Warfarin inhibition of metastasis: the role of anticoagulation.
McCulloch P., George WD.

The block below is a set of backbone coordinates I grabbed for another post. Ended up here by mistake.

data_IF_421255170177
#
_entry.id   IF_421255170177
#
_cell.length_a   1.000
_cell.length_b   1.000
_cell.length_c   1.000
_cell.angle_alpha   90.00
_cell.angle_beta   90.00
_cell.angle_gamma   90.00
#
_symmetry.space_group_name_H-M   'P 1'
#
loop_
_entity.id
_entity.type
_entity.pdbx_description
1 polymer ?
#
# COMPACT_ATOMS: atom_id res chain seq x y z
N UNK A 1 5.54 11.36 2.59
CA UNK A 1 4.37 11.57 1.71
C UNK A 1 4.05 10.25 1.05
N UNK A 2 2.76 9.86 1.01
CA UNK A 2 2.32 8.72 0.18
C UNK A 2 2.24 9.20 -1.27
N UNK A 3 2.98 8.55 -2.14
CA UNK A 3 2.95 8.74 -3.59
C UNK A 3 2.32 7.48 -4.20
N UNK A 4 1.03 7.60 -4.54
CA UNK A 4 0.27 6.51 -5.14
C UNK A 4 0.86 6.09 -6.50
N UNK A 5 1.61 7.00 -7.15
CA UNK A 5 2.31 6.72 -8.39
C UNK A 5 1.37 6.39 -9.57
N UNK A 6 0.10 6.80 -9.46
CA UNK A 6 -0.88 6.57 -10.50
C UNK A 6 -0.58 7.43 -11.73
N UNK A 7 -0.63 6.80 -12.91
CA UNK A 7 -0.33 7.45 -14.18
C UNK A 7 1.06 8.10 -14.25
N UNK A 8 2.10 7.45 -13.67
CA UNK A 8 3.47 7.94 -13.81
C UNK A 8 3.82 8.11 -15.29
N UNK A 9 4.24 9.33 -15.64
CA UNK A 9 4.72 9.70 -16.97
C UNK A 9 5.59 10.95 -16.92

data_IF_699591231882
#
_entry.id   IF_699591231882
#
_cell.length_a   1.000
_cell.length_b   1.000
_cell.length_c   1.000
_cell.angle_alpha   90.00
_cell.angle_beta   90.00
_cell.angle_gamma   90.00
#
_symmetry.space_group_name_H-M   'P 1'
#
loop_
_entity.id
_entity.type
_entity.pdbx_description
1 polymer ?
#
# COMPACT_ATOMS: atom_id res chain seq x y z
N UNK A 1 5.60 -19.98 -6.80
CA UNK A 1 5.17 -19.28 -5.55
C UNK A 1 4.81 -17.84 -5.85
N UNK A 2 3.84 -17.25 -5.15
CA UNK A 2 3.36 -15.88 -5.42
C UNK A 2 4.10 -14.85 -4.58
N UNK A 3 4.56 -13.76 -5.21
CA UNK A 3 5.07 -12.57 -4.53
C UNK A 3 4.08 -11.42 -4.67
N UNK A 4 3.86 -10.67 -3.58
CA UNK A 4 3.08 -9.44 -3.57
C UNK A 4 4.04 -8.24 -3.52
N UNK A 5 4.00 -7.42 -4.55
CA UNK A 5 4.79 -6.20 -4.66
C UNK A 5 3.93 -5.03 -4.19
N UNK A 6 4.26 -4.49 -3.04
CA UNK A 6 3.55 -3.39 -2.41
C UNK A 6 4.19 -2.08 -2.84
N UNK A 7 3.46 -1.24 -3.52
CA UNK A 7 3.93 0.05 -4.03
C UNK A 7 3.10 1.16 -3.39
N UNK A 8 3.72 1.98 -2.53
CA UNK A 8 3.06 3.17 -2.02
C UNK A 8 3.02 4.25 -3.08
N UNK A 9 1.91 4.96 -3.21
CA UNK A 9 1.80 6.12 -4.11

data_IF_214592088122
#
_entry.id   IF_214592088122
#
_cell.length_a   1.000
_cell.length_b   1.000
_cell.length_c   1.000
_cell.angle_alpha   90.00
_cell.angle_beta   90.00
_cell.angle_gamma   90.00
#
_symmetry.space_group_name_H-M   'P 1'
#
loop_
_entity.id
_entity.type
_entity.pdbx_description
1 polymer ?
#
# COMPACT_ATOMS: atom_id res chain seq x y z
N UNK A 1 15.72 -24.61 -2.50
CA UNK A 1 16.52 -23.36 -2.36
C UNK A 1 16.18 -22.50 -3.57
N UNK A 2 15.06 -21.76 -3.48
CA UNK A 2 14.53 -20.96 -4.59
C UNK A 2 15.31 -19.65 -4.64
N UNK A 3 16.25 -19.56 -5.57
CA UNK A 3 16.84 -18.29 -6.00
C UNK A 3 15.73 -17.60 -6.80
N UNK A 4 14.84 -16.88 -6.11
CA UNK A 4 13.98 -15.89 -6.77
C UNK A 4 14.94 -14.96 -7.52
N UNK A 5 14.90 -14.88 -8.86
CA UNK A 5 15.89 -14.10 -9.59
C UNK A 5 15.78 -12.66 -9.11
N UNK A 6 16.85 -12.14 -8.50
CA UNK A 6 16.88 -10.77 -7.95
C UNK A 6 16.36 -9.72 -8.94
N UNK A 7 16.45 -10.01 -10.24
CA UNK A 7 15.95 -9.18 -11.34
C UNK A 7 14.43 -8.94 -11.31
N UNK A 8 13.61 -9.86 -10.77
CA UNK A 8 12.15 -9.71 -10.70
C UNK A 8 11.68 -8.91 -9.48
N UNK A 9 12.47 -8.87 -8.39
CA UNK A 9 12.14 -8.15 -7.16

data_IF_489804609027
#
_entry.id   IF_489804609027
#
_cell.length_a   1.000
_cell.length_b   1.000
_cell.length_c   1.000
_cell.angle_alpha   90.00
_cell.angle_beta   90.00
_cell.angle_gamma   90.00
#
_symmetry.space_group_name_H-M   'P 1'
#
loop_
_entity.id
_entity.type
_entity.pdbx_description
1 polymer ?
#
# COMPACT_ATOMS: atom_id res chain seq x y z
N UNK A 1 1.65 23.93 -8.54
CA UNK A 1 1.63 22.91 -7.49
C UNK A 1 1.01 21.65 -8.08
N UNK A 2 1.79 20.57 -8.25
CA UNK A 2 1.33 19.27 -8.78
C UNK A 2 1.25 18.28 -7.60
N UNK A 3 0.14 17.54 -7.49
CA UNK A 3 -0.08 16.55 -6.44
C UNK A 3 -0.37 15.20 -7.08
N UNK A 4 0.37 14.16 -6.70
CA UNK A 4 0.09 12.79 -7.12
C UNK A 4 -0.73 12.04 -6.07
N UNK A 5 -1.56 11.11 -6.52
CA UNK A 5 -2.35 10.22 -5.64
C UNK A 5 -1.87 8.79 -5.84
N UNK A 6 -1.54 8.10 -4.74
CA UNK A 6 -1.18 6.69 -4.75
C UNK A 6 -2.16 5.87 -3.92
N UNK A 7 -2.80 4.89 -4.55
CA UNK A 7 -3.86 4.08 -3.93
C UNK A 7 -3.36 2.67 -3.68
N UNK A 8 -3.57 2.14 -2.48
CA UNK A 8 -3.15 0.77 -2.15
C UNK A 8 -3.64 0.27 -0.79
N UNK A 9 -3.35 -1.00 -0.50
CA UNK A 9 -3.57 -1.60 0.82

Warfarin inhibits metastasis in animal models by mechanisms that remain unclear. A better understanding of this phenomenon may clarify processes underlying metastasis in human cancer. We have studied the effects of warfarin on metastasis in a rat model by intravenous injection of Mtln3 mammary carcinoma cells and subsequent counting of pulmonary seedlings. To determine whether warfarin acts principally on the tumour cells or the host, we pretreated either cells or animals with warfarin before intravenous injection of 10(4) Mtln3 cells. Pretreatment of tumour cells had no effect, whilst pretreatment of the host reduced median seedlings from 67 to 4.5 per animal (P less than 0.005). To determine whether warfarin was acting via its anticoagulant action, we reversed warfarin anticoagulation by intravenous injection of coagulation factors II, VII, IX and X. Restoration of coagulation for 12 h immediately after injection of cells completely reversed the warfarin effect (P less than 0.001), but if the injection of factors was delayed for 12 h it had no effect (P = 0.1753). We conclude that warfarin acts principally on the host, not the tumour cell, and that it acts via its effect on coagulation. The restriction of the effect to the first 12 h after tumour cell injection suggests a mechanism involving intravascular processes such as tumour cell survival or endothelial adhesion.